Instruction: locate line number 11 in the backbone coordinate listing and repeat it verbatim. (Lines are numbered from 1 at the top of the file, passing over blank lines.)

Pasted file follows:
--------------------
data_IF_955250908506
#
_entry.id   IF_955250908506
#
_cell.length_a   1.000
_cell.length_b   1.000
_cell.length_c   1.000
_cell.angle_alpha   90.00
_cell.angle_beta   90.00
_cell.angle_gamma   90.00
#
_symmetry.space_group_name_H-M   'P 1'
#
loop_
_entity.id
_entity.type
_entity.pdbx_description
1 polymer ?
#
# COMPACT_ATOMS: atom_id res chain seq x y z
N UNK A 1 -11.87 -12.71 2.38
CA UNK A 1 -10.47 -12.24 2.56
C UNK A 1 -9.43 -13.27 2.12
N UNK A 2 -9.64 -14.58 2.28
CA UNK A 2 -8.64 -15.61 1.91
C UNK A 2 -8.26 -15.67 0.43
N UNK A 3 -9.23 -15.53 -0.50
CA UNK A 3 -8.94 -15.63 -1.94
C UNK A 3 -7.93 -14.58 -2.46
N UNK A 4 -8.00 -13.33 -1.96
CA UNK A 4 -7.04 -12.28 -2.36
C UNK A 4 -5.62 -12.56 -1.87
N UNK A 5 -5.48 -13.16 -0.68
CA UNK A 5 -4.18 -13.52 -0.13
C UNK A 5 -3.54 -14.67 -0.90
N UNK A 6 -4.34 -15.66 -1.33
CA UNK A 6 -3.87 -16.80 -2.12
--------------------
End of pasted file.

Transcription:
#